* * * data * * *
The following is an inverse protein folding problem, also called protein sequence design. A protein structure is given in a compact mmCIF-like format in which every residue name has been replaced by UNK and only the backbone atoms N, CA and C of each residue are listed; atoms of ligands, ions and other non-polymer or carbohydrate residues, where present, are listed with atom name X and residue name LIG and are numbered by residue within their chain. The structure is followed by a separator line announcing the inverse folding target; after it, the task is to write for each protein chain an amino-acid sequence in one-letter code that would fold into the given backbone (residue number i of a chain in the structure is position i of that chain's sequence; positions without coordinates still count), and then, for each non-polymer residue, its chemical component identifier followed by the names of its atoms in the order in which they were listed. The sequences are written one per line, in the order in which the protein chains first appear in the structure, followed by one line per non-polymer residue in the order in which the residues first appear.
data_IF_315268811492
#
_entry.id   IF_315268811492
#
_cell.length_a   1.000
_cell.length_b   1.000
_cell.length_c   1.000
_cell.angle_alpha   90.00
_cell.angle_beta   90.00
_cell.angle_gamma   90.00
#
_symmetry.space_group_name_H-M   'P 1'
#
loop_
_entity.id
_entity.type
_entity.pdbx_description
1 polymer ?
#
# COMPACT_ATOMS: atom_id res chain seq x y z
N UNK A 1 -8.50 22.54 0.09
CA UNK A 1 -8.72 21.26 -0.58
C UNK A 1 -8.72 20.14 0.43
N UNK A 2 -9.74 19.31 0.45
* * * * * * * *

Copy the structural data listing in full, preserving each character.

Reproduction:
The following is an inverse protein folding problem, also called protein sequence design. A protein structure is given in a compact mmCIF-like format in which every residue name has been replaced by UNK and only the backbone atoms N, CA and C of each residue are listed; atoms of ligands, ions and other non-polymer or carbohydrate residues, where present, are listed with atom name X and residue name LIG and are numbered by residue within their chain. The structure is followed by a separator line announcing the inverse folding target; after it, the task is to write for each protein chain an amino-acid sequence in one-letter code that would fold into the given backbone (residue number i of a chain in the structure is position i of that chain's sequence; positions without coordinates still count), and then, for each non-polymer residue, its chemical component identifier followed by the names of its atoms in the order in which they were listed. The sequences are written one per line, in the order in which the protein chains first appear in the structure, followed by one line per non-polymer residue in the order in which the residues first appear.
data_IF_315268811492
#
_entry.id   IF_315268811492
#
_cell.length_a   1.000
_cell.length_b   1.000
_cell.length_c   1.000
_cell.angle_alpha   90.00
_cell.angle_beta   90.00
_cell.angle_gamma   90.00
#
_symmetry.space_group_name_H-M   'P 1'
#
loop_
_entity.id
_entity.type
_entity.pdbx_description
1 polymer ?
#
# COMPACT_ATOMS: atom_id res chain seq x y z
N UNK A 1 -8.50 22.54 0.09
CA UNK A 1 -8.72 21.26 -0.58
C UNK A 1 -8.72 20.14 0.43
N UNK A 2 -9.74 19.31 0.45